Against the blitz, he completed 5 of 9 passes for 97 yards. He was sacked once and scrambled for 7 yards on another play. The numbers should have been better, but both the Celek drop and the Avant drop came on plays where the Texans blitzed. Vick made good reads on both throws. The throw to Celek wasn't perfect, but he has to catch that ball. The Avant throw was right where it needed to be. The defensive back got in front of Avant, but again, he has to make that catch.

The Eagles were able to hit on a pair of big plays against the blitz - the 33-yard completion to Jackson and the 40-yard screen to McCoy.

In the pocket, Vick was 18-for-28 for 258 yards. The Eagles did a little more of rolling him out by design against Houston. He was 4-for-5 for 44 yards on those throws.

Vick also operated under center more than usual. Under center, he was 11-for-17 for 162 yards. From the shotgun, he was 11-for-16 for 140 yards.

Vick had success off of run fakes, completing 7 of 11 for 123 yards.


This is where we saw the biggest difference from the previous two weeks.

On third down, the Eagles were 6-for-12 (50 percent) after going 4-for-13 (30.8 percent) against the Bears and 7-for-27 (25.9 percent) in the previous two weeks.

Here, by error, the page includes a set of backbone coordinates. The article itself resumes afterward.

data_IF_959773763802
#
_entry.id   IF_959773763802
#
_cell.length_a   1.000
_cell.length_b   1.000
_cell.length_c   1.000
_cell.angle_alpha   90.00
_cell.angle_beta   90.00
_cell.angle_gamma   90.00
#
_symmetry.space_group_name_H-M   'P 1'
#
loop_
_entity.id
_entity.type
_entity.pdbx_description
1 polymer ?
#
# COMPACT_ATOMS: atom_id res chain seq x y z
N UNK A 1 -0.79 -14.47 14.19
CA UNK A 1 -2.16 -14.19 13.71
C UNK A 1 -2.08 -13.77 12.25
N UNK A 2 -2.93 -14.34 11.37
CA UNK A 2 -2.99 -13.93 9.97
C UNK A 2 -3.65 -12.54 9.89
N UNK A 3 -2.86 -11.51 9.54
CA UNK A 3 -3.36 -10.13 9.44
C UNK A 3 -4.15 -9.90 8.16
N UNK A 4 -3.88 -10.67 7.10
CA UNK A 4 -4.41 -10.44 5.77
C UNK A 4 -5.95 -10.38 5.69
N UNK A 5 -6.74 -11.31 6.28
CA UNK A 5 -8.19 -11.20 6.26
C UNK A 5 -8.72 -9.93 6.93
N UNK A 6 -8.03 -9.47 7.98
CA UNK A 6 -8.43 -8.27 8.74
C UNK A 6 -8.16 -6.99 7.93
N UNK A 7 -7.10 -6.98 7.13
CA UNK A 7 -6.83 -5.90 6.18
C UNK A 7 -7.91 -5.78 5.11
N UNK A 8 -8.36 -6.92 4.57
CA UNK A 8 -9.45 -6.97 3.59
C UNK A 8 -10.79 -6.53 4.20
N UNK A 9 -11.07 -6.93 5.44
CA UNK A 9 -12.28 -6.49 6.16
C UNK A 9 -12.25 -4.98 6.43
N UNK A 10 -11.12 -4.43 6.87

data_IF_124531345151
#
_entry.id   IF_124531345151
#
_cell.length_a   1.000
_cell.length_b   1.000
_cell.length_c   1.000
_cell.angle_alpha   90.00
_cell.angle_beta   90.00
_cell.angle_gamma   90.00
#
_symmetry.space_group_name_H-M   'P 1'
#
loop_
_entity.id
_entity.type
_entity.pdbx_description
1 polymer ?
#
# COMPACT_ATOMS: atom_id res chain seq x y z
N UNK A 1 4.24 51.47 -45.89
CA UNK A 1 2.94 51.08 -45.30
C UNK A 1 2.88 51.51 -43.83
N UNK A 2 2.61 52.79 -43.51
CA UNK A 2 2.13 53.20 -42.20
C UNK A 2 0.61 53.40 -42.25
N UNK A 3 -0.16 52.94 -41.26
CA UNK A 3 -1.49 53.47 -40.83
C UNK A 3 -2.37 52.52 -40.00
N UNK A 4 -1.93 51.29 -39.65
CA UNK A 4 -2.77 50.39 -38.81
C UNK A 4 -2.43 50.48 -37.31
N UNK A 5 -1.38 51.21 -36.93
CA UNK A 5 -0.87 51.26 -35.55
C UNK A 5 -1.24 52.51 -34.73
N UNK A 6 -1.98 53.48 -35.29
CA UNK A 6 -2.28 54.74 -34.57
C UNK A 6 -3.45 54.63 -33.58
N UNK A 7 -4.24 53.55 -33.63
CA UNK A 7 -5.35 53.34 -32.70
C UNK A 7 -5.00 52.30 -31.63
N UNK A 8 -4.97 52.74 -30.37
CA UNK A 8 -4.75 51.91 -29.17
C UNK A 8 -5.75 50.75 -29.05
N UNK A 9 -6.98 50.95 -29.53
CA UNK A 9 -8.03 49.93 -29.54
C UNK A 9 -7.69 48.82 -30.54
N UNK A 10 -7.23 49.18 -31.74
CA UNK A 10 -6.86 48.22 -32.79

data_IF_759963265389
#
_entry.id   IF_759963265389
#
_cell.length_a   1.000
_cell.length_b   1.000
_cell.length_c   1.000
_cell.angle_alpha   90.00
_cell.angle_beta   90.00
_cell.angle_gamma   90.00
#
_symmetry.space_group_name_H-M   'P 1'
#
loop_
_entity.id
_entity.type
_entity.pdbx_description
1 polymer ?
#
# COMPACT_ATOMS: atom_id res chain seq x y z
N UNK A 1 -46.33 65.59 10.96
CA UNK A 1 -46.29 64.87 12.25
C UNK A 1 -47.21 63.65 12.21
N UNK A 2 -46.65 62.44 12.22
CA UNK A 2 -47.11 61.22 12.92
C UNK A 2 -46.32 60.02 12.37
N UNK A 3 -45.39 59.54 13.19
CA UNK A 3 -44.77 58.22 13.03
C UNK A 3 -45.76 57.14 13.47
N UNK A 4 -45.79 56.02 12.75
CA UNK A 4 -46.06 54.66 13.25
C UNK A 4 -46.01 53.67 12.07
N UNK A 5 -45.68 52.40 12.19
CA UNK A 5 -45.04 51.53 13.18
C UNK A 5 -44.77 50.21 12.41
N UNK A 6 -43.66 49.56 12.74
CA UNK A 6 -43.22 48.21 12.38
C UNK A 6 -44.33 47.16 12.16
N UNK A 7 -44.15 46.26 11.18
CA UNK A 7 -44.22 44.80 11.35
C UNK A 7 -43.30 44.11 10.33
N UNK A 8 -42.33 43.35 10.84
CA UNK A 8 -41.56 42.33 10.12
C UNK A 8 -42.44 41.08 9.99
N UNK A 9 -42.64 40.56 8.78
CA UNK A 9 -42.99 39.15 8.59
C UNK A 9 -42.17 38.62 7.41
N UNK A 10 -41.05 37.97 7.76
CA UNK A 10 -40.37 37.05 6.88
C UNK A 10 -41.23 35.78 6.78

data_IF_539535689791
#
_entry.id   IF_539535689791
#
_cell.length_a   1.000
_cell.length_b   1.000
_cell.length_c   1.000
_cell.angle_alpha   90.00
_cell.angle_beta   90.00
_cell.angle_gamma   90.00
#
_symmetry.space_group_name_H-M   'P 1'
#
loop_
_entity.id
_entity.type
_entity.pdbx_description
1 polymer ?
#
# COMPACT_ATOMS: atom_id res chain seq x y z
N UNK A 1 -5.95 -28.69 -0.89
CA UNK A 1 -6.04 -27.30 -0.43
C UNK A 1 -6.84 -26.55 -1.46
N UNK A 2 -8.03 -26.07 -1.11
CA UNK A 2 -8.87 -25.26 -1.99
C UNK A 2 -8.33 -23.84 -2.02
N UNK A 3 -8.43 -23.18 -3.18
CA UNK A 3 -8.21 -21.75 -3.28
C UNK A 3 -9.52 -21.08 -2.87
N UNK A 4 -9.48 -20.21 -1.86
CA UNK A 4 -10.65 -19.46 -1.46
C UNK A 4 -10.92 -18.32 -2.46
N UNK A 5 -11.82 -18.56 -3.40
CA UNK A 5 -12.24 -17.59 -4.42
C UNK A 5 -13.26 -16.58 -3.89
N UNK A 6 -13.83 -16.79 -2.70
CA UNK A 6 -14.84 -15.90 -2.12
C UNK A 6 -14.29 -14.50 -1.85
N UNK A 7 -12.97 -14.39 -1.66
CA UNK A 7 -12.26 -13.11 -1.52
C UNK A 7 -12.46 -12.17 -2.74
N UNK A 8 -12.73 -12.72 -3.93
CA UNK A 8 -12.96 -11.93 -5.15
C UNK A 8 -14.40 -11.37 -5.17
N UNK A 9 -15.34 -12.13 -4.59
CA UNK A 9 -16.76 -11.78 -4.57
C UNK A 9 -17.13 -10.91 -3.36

Vick had the ball in his hands on 11 of 12 third downs, and the Eagles converted six of those. He was 6-for-9 for 65 yards, a touchdown and an interception on third down. It's worth noting that the Celek drop in the end zone was on a third down.

He ran twice - once for 6 yards and once for 10 yards. The latter netted a first down.

Celek was the most-targeted receiver on third down. Vick looked for him three times and completed two for 39 yards.

The Eagles got back on track in the red zone, scoring touchdowns on four of six trips. On the first drive, Vick hit McCoy for a touchdown. On the second drive, McCoy ran it in. The third red-zone possession is a bit deceiving. The Eagles weren't actually inside the 20 until fourth down when Vick scrambled 6 yards to the 18 from the 24, but it still counts.

On the fourth red-zone possession, the Eagles had drops from Avant and Celek. On the fifth drive, Vick ran it in from 2 yards away. And on the sixth drive, he found Schmitt for the 5-yard score. Maclin continues to be the Eagles' best red-zone receiver. Vick completed 2 of 3 red zone throws to Maclin for 16 yards.

Against Chicago the previous week, the Eagles were just 1-for-5 in the red zone.